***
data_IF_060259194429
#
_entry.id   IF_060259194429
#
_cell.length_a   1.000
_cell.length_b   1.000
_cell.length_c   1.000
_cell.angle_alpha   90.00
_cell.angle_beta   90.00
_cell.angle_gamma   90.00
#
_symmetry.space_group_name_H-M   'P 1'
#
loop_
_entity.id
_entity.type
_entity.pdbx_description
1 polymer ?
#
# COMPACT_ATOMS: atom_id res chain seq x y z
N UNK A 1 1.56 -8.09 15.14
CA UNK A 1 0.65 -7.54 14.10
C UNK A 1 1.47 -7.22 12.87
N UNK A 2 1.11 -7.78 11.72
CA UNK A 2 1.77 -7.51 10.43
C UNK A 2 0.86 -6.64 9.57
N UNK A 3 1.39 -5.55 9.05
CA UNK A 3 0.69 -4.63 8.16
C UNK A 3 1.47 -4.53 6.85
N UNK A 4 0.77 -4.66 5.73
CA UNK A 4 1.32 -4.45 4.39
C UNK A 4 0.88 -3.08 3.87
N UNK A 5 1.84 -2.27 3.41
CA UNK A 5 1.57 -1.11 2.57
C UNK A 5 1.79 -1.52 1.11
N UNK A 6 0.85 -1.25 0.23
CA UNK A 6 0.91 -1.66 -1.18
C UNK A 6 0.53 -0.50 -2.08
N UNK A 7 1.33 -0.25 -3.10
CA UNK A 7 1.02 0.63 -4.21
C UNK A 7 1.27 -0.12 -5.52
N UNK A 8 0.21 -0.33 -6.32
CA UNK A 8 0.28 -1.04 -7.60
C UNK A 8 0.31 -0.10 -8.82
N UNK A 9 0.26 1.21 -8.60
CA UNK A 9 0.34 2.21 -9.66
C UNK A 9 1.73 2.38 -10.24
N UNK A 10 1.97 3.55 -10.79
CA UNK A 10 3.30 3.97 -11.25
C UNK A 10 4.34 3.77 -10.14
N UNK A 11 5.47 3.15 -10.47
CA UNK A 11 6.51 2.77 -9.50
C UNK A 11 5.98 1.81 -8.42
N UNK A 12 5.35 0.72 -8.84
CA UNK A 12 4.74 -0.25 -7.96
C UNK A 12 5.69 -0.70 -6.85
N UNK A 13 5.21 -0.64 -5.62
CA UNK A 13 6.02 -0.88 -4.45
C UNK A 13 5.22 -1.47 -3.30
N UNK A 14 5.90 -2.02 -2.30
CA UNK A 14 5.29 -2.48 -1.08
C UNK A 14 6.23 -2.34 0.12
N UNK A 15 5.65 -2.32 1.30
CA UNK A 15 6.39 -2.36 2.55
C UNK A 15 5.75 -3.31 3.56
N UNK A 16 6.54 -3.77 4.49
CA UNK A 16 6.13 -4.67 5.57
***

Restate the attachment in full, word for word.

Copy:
data_IF_060259194429
#
_entry.id   IF_060259194429
#
_cell.length_a   1.000
_cell.length_b   1.000
_cell.length_c   1.000
_cell.angle_alpha   90.00
_cell.angle_beta   90.00
_cell.angle_gamma   90.00
#
_symmetry.space_group_name_H-M   'P 1'
#
loop_
_entity.id
_entity.type
_entity.pdbx_description
1 polymer ?
#
# COMPACT_ATOMS: atom_id res chain seq x y z
N UNK A 1 1.56 -8.09 15.14
CA UNK A 1 0.65 -7.54 14.10
C UNK A 1 1.47 -7.22 12.87
N UNK A 2 1.11 -7.78 11.72
CA UNK A 2 1.77 -7.51 10.43
C UNK A 2 0.86 -6.64 9.57
N UNK A 3 1.39 -5.55 9.05
CA UNK A 3 0.69 -4.63 8.16
C UNK A 3 1.47 -4.53 6.85
N UNK A 4 0.77 -4.66 5.73
CA UNK A 4 1.32 -4.45 4.39
C UNK A 4 0.88 -3.08 3.87
N UNK A 5 1.84 -2.27 3.41
CA UNK A 5 1.57 -1.11 2.57
C UNK A 5 1.79 -1.52 1.11
N UNK A 6 0.85 -1.25 0.23
CA UNK A 6 0.91 -1.66 -1.18
C UNK A 6 0.53 -0.50 -2.08
N UNK A 7 1.33 -0.25 -3.10
CA UNK A 7 1.02 0.63 -4.21
C UNK A 7 1.27 -0.12 -5.52
N UNK A 8 0.21 -0.33 -6.32
CA UNK A 8 0.28 -1.04 -7.60
C UNK A 8 0.31 -0.10 -8.82
N UNK A 9 0.26 1.21 -8.60
CA UNK A 9 0.34 2.21 -9.66
C UNK A 9 1.73 2.38 -10.24
N UNK A 10 1.97 3.55 -10.79
CA UNK A 10 3.30 3.97 -11.25
C UNK A 10 4.34 3.77 -10.14
N UNK A 11 5.47 3.15 -10.47
CA UNK A 11 6.51 2.77 -9.50
C UNK A 11 5.98 1.81 -8.42
N UNK A 12 5.35 0.72 -8.84
CA UNK A 12 4.74 -0.25 -7.96
C UNK A 12 5.69 -0.70 -6.85
N UNK A 13 5.21 -0.64 -5.62
CA UNK A 13 6.02 -0.88 -4.45
C UNK A 13 5.22 -1.47 -3.30
N UNK A 14 5.90 -2.02 -2.30
CA UNK A 14 5.29 -2.48 -1.08
C UNK A 14 6.23 -2.34 0.12
N UNK A 15 5.65 -2.32 1.30
CA UNK A 15 6.39 -2.36 2.55
C UNK A 15 5.75 -3.31 3.56
N UNK A 16 6.54 -3.77 4.49
CA UNK A 16 6.13 -4.67 5.57